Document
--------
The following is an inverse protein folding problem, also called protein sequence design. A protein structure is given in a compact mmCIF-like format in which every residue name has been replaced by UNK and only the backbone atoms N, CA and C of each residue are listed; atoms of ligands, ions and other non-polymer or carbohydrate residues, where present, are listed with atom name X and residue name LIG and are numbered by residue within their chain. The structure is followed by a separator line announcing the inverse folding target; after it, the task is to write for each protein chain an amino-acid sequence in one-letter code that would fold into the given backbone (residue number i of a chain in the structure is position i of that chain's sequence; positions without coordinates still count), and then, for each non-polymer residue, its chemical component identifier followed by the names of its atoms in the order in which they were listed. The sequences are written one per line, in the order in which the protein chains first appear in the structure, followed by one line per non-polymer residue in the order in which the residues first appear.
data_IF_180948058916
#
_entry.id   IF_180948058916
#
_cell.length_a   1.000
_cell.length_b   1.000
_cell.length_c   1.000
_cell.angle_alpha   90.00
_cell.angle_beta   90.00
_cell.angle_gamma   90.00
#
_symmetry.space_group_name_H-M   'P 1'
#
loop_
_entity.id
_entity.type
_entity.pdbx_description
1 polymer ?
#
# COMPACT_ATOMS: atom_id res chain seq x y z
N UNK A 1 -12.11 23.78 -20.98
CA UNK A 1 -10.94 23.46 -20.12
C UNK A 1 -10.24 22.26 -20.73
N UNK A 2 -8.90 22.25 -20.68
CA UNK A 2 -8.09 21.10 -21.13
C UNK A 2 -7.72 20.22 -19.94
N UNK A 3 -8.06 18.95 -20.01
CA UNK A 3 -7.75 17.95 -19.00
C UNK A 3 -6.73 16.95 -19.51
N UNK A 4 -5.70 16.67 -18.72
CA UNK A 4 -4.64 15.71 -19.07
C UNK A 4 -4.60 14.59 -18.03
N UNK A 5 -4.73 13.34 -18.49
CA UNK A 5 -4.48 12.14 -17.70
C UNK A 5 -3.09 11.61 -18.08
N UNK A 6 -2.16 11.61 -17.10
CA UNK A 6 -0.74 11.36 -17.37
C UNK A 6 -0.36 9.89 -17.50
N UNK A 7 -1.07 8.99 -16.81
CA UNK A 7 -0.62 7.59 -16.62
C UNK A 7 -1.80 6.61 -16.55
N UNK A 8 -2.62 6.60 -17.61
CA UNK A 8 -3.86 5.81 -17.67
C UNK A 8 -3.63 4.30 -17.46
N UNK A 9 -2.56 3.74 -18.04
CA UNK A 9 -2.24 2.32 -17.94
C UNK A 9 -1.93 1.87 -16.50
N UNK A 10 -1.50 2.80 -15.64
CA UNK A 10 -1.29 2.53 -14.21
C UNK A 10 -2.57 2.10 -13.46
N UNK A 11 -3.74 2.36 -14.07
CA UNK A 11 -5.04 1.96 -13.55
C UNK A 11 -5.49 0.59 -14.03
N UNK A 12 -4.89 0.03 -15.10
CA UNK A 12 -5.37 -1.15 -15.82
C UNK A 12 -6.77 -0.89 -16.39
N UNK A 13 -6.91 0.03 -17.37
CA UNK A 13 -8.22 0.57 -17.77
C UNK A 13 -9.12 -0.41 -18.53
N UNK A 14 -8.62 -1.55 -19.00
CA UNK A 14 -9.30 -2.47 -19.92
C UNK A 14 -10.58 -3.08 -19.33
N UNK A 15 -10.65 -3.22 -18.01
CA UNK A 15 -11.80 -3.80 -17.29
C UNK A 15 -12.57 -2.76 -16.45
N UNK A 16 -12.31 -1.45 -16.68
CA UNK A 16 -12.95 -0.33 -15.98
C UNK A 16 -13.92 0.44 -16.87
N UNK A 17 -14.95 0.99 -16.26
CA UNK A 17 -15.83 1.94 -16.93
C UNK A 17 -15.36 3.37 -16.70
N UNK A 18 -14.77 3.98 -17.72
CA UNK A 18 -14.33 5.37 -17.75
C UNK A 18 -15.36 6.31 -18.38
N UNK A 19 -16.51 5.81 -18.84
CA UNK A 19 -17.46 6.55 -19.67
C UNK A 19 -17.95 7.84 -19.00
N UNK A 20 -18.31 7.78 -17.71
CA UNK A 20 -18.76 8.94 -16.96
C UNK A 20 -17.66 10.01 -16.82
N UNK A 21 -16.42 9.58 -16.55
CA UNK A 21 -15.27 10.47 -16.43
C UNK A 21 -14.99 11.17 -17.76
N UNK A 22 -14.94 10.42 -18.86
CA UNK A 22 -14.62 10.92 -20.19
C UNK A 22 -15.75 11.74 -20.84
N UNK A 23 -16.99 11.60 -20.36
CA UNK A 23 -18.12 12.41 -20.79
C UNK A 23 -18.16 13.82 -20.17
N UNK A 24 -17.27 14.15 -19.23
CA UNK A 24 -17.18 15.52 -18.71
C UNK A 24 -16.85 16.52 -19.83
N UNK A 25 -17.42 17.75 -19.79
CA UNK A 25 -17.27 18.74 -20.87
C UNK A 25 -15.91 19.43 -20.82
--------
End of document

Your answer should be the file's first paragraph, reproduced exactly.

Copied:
The following is an inverse protein folding problem, also called protein sequence design. A protein structure is given in a compact mmCIF-like format in which every residue name has been replaced by UNK and only the backbone atoms N, CA and C of each residue are listed; atoms of ligands, ions and other non-polymer or carbohydrate residues, where present, are listed with atom name X and residue name LIG and are numbered by residue within their chain. The structure is followed by a separator line announcing the inverse folding target; after it, the task is to write for each protein chain an amino-acid sequence in one-letter code that would fold into the given backbone (residue number i of a chain in the structure is position i of that chain's sequence; positions without coordinates still count), and then, for each non-polymer residue, its chemical component identifier followed by the names of its atoms in the order in which they were listed. The sequences are written one per line, in the order in which the protein chains first appear in the structure, followed by one line per non-polymer residue in the order in which the residues first appear.